It isn’t recommended that you tap your tree more than 1 month long for the health of the tree.

How to store the sap:

Pouring the sap through fine strainer into a large pot that sits on our wood stove all the time, proved the best way to deal with the sap.  It slowly reduced and I continued to add sap to it throughout the sap run.  You can store sap in the freezer until you render it down, but 80 L of sap is a lot to store in the freezer…..  especially when all your freezers are already full of food.

You aren’t limited to just tapping maple trees.  Other trees you can tap:
Birch
Black Walnut
Box Elder
Alder

I have started a facebook group specifically targeting those who tap Bigleaf Maples or who are interested in tapping them.  If you are interested, please request to join!  Click here.

Maple Tapping facebook collage

For more information on tapping specifically Bigleaf Maples click here.

Enjoy these great articles on tapping trees:

Tapping Trees for Syrup by Homespun Seasonal Living

Home-Sugaring Preparation by Homespun Seasonal Living

No Maple Trees?  No Problem.  How To Make Birch Syrup by Joybilee Farms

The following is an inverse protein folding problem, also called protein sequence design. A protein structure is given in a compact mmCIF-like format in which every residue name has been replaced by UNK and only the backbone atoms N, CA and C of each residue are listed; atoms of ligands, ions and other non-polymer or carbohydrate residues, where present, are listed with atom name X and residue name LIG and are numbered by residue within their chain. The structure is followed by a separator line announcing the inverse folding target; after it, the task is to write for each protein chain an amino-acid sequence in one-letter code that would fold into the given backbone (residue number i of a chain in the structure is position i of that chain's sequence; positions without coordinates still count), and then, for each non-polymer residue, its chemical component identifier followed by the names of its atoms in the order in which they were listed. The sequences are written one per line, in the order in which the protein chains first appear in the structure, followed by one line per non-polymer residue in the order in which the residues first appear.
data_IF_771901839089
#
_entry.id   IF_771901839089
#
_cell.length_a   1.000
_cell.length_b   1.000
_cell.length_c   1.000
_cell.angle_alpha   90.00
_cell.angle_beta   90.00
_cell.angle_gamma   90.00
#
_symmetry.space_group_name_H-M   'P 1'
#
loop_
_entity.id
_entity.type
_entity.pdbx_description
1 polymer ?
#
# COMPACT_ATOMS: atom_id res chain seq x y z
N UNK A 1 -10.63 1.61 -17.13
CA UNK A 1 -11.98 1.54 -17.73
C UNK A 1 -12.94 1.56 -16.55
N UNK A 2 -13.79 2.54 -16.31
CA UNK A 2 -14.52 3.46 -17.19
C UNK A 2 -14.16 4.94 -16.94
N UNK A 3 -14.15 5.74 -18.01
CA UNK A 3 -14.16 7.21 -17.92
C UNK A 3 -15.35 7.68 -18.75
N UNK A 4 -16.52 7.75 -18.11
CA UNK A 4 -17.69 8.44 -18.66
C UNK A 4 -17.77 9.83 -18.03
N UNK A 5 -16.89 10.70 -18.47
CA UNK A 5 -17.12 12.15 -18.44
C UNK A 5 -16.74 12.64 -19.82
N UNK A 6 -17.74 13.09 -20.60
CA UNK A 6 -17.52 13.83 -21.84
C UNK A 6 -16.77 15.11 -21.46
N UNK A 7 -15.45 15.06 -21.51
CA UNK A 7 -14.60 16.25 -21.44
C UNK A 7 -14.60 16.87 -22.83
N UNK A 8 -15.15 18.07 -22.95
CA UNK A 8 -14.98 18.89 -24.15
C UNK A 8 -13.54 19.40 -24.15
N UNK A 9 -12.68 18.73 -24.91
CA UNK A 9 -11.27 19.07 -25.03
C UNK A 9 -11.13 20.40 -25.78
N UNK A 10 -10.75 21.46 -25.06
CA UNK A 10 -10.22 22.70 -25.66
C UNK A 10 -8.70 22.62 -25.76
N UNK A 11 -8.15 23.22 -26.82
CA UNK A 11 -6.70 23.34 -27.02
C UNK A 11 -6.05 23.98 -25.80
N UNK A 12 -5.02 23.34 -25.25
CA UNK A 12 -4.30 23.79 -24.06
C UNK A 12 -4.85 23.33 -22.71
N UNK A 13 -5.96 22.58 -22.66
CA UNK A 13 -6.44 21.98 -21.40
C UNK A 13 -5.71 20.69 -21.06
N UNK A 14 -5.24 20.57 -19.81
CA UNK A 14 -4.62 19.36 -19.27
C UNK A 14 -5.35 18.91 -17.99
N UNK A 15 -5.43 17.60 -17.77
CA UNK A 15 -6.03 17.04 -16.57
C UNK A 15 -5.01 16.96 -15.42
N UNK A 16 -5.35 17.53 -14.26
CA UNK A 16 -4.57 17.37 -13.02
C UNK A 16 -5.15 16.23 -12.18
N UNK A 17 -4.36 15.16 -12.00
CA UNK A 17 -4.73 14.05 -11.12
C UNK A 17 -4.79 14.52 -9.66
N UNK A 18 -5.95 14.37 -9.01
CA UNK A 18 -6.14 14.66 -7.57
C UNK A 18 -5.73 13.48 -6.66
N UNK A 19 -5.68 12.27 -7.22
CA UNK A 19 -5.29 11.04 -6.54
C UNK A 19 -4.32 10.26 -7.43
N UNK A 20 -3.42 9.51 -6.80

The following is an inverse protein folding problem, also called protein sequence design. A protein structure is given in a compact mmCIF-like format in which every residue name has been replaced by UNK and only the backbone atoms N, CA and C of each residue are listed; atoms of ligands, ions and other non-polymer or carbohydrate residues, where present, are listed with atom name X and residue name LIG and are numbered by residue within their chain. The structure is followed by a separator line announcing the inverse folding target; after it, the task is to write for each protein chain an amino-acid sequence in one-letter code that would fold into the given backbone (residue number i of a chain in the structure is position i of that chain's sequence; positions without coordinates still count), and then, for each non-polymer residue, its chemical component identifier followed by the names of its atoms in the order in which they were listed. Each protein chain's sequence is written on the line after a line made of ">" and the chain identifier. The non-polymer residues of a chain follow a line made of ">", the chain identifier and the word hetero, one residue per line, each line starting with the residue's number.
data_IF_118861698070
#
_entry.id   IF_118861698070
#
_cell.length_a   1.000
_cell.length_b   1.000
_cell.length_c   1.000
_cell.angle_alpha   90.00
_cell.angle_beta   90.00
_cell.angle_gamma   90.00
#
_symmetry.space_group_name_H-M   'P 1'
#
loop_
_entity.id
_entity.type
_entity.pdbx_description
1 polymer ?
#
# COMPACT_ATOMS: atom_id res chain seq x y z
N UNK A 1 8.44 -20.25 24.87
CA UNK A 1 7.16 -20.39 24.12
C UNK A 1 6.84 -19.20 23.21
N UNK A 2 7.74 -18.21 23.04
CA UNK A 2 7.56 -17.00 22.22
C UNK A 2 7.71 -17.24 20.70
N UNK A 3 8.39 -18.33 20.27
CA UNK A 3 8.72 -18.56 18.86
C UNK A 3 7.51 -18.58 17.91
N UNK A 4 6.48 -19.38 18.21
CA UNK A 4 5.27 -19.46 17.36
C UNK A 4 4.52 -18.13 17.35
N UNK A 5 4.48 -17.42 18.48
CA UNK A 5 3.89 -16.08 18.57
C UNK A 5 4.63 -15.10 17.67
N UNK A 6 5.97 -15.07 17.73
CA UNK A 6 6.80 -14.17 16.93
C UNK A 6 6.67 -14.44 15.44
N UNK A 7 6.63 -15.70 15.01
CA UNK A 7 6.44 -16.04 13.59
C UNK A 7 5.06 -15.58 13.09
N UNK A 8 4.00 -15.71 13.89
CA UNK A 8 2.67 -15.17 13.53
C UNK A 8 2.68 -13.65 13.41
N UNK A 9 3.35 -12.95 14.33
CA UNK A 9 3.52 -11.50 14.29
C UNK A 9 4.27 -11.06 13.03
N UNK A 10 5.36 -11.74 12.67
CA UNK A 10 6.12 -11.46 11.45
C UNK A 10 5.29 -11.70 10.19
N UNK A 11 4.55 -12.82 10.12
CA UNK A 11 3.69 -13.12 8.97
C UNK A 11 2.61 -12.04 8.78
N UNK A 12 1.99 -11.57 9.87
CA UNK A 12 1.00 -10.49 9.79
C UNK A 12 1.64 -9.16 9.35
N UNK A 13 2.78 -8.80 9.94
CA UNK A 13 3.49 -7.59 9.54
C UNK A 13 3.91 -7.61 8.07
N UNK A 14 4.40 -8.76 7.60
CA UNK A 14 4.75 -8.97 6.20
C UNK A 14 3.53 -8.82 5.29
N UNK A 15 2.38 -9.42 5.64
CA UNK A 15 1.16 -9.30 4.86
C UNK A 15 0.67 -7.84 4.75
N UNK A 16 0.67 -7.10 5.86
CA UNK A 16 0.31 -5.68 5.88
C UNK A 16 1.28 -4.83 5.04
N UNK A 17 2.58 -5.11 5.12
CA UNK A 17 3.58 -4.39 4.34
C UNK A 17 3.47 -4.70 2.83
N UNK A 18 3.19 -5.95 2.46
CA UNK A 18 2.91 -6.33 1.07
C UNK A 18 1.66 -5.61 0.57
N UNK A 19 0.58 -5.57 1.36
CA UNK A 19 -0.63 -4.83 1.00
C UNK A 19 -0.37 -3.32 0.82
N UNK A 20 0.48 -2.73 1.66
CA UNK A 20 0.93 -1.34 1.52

Making Syrup in the City by Imaginacres

Making Syrup in your Own Back Yard by Homestead Honey

How to Make Maple Syrup by Commonsense Homesteading

The Great Bigleaf Maple Syruping Experiment of 2013 (I thought I was reading my own journal when I read this blog post.  2 peas in a pod, right down to the Laura and Mary series!)

And to round it all off, a delicious looking buttermilk pancake recipe!  Just add your own syrup!
Buttermilk Pancakes by Reformation Acres

 

 

 

 

 

You Know You Are A Modern Homesteader When… 17 Tell-tale signs that happened to me!


You know you are a homesteader when... titled watermarked
A person doesn’t decide one day to turn into a modern homesteader.  And it doesn’t necessarily occur as soon as you bring home your first chickens. It generally happens slowly, over a period of time. And then one day when you least expect it, the realization suddenly hits you. And it is often either pointed out by someone else or discovered through a slightly embarrassing moment. And then you know, without a doubt. YOU have become a modern homesteader.

The following statements, in no particular order, are instances when I knew, with absolute certainty, that I had changed. I was no longer a suburban housewife. I was a homesteader. And I am telling you the truth: these all happened to me.

You know you are a Modern Homesteader when…

  1. You spend more on canning jars than you do on clothes.
  2. “Picking up chicks” takes on a whole new meaning.
  3. You are proud of your farmer’s tan because it means you actually WORKED to get it.